Super Bowl MVP hardware is directly associated with NFL lore. In recent years, John Elway took off and went helicopter to pick up the first down; Tom Brady shook his head in disbelief amid a confetti shower; and Ben Roethlisberger hit Santonio Holmes at the back of the end zone. These transcendent talents all captivated the imagination and cemented their career legacies. No one can take away a Super Bowl ring.
Now, the Atlanta Falcons are set to for Super Bowl 51 in Houston. The Patriots, of course, are one of the model franchises in all of sports; this is their seventh trip to the Super Bowl (nine total) in 15 years, and they’ve won four. Alternatively, the Falcons are mostly associated with abject failure or playoff chokes, at best, through the same time frame. For New England, another Lombardi Trophy would be a coronation.
For Atlanta, a Super Bowl 51 ring would shock the world and completely change the perceptions of this much-maligned franchise. Vegas has already set the Super Bowl 51 over/under at 58.5 points, for what figures to be a shootout at the OK Corral. Four out of our five likely candidates for Super Bowl MVP come from the offensive side of the ball in this meeting between two high-octane attacks.
5. Victor Beasley
Last year, Von Miller was the primary difference-maker in Super Bowl 50. To claim Super Bowl MVP honors, he owned the line of scrimmage and collapsed the pocket for 2.5 sacks, two forced fumbles, and one fumble recovery. League MVP Cam Newton spent the night running for his life as Denver slammed him into the turf over and over again. Newton, against relentless pressure, went a miserable 18-for-41, took six sacks, lost two fumbles, and threw one pick. He went so far as to refuse to address the media gaggle in the aftermath of this 24-10 beatdown.
Now, Atlanta’s Victor Beasley led the 2016–17 NFL in sacks, with 15.5 quarterback takedowns. Like Miller, Beasley is a freak athlete; he’ll either get down in a three-point stance at the line of scrimmage or back off into space as a standup outside linebacker. Beasley specializes in the speed rush, where he drops his hips and simply blows past the offensive tackle. As a counter, Beasley will feint hard to the outside and loop back through the A-Gap, before teeing off on the quarterback.
The New York Giants first exposed Brady in 2007. That year, Michael Strahan, Justin Tuck, and Osi Umenyiora repeatedly leveled Brady and rattled the glamour boy quarterback as he shouted at the officials late into the fourth quarter. After the helmet catch, these Patriots and the term “18-1” went down in infamy.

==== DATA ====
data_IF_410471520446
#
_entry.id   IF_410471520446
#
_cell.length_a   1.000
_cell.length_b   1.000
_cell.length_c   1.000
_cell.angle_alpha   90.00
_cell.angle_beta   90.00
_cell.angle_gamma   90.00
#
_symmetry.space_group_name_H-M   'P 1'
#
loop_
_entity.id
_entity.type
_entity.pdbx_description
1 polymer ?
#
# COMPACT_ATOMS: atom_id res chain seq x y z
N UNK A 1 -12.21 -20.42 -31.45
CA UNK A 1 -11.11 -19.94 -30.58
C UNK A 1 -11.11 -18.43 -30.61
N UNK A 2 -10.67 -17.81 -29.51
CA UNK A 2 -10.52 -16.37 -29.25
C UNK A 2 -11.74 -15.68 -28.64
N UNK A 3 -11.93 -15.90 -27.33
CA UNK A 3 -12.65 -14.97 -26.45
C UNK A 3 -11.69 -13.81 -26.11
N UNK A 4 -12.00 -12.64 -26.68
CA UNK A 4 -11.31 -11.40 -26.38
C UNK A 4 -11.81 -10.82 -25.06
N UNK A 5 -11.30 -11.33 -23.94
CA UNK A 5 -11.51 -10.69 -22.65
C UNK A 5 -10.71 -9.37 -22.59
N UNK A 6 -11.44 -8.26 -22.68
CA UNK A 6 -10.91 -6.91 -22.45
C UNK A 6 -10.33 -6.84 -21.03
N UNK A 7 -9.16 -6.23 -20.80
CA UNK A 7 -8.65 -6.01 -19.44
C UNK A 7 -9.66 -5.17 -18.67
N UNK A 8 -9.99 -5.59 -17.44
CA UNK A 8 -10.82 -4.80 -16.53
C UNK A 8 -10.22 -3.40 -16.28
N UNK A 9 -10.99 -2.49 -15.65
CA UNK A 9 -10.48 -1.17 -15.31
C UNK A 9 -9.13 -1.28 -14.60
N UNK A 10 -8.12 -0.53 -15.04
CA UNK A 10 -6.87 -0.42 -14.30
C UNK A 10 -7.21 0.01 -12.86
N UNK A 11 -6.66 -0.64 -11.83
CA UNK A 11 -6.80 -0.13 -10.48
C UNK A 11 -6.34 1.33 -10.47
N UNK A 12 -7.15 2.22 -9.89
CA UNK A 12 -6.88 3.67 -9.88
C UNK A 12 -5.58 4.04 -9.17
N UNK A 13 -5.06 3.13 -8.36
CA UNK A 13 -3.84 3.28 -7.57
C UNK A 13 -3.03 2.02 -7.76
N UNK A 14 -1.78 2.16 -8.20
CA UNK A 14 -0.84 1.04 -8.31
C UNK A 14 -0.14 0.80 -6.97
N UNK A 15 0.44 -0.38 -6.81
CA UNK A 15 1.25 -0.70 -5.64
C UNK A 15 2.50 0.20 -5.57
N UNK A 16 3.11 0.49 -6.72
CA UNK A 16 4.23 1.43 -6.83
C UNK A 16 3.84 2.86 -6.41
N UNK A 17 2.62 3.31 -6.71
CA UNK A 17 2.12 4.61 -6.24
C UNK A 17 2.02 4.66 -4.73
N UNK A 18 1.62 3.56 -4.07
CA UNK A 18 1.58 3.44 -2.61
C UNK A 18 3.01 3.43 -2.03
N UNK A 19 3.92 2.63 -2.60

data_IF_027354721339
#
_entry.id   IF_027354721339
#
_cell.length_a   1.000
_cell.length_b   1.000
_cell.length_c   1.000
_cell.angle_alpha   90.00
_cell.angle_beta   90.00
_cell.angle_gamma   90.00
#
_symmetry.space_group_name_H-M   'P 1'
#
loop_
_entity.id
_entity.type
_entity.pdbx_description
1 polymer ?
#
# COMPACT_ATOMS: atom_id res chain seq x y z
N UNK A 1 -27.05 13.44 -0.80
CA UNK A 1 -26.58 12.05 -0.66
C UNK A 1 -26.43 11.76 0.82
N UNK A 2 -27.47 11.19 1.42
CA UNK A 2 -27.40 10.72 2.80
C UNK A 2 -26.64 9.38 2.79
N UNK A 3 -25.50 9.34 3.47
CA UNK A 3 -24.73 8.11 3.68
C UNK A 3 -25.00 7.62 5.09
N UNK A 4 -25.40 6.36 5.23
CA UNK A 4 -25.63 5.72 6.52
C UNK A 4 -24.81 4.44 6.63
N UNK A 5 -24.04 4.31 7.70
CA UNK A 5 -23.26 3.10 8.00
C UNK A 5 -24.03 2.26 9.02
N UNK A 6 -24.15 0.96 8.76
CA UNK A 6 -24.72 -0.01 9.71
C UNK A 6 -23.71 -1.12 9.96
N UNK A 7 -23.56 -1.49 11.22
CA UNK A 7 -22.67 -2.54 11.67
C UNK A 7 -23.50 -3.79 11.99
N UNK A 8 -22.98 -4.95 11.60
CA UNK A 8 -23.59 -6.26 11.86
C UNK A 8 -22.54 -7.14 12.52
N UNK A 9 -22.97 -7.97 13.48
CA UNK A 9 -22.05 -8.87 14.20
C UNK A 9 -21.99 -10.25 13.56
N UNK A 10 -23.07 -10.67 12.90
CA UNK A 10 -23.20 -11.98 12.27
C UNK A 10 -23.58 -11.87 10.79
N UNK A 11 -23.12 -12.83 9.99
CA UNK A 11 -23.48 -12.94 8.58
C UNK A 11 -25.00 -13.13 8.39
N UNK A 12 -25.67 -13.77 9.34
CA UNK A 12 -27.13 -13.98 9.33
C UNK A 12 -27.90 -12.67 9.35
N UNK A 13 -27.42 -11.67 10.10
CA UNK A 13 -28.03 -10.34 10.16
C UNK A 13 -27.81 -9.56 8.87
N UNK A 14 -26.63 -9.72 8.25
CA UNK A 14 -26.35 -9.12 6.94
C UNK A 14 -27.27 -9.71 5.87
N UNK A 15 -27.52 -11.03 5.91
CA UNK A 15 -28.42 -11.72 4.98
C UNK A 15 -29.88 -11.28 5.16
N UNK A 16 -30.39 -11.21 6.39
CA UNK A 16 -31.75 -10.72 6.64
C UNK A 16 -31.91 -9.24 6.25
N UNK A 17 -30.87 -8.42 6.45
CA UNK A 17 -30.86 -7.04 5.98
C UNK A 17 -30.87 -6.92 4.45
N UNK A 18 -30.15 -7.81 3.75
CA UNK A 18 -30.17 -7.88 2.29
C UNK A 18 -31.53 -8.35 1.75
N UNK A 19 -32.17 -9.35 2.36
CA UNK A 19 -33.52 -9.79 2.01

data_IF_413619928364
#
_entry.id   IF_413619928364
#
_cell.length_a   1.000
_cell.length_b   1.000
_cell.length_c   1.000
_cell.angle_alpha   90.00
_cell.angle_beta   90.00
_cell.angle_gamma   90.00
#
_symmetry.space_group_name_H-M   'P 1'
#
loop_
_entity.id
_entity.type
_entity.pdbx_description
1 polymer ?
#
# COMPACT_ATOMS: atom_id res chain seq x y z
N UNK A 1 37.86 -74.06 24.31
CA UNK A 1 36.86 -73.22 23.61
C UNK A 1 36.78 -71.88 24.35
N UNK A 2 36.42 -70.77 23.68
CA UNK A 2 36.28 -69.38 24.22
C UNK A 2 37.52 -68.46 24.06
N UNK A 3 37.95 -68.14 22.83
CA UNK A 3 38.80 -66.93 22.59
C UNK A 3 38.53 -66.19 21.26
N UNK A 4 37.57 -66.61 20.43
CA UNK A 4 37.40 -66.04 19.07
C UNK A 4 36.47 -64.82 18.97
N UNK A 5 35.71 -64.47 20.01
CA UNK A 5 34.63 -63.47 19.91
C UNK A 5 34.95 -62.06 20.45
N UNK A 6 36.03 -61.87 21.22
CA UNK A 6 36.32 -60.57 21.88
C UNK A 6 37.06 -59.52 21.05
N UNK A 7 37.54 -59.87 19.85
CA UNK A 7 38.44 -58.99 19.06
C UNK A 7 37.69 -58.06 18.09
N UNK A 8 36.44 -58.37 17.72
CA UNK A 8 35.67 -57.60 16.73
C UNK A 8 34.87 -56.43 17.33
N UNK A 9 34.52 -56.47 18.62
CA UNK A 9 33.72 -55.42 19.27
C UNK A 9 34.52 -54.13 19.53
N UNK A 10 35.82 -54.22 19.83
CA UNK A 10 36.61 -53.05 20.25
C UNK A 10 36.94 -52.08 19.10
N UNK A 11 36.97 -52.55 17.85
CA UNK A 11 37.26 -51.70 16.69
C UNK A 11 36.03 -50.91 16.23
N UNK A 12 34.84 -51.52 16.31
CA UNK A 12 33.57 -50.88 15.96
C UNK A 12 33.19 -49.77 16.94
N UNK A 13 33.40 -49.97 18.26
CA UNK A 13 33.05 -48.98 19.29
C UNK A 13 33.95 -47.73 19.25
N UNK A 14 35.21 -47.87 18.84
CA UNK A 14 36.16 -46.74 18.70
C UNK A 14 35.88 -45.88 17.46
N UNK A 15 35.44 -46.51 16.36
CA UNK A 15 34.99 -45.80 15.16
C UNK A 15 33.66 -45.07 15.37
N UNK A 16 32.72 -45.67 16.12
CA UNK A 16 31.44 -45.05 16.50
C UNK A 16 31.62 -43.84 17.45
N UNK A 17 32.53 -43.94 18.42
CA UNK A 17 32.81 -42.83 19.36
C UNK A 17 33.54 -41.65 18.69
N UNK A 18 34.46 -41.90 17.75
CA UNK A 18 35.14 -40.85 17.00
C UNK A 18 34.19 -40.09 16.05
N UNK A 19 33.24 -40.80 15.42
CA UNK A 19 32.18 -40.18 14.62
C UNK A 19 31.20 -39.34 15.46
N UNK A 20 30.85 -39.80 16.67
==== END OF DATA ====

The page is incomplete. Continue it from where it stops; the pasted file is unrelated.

If the Falcon offense gets out to an early lead, the Atlanta pass rush will be even more dangerous out on the Houston fast track, making LeGarrette Blount a non-factor. Beasley would then emerge as a dark-horse candidate to claim Super Bowl 51 MVP hardware, if he racks up multiple sacks and forces a turnover to swing the momentum of the Big Game.
4. LeGarrette Blount
In 1975, Bill Belichick caught his first NFL break as a special assistant for the Baltimore Colts. He quickly rose through the ranks, before taking the New York Giants’ defensive coordinator job. Belichick, as the top lieutenant to Bill Parcells, helped perfect an old school formula for winning football. In Super Bowl XXV, the Giants controlled the ball for a record 40:33, before Scott Norwood and the Buffalo Bills went wide right.
For Super Bowl 51, Belichick will likely replicate this approach against another explosive offense in Atlanta. Like Corey Dillon before him, Belichick took Blount off the scrap heap as an apparent malcontent. In college, Blount threw a punch at a Boise State player, before forming one half of a new Choom Gang with Le’Veon Bell in Pittsburgh. Now, Blount is suddenly the model Patriot, who does his job and keeps his mouth shut.
In 2014, Blount gashed the Indianapolis Colts for 148 yards and three touchdowns in the same AFC Championship Game blowout that set the table for the Deflategate scandal. For the 2016–17 regular season, Blount paced the Patriots for a career-best 1,161 yards on the ground, while also leading the league in touchdown scores, with 18. Still, Blount has been quiet in these playoffs, with a Brady flea-flicker to Chris Hogan stealing the show.
For Super Bowl 51, expect Blount to get the ball early and often, to keep Matt Ryan off the field and wear down the Atlanta defense. By the fourth quarter, Blount may power his way for big chunks of yardage to move the chains and put the game away. As a big back, Blount would close out his redemption tour by grinding out 100-plus yards and two touchdowns in Houston. Certainly, the New England Patriots do not mind winning ugly.
3. Julio Jones
This is almost unfair. Julio Jones, at six-foot-four and 220 pounds, is built like a running back out on the edge. At the same time, he was clocked at a 4.39 in the 40-yard dash as the fastest man on the field on any given Sunday. Last week, Jones battled through a defensive hold, hauled in a quick slant, and sprinted past the Green Bay secondary for a 73-yard touchdown. In all, he torched the Pack for nine receptions, 180 yards, and two touchdowns through this 44-21 NFC Championship Game blowout.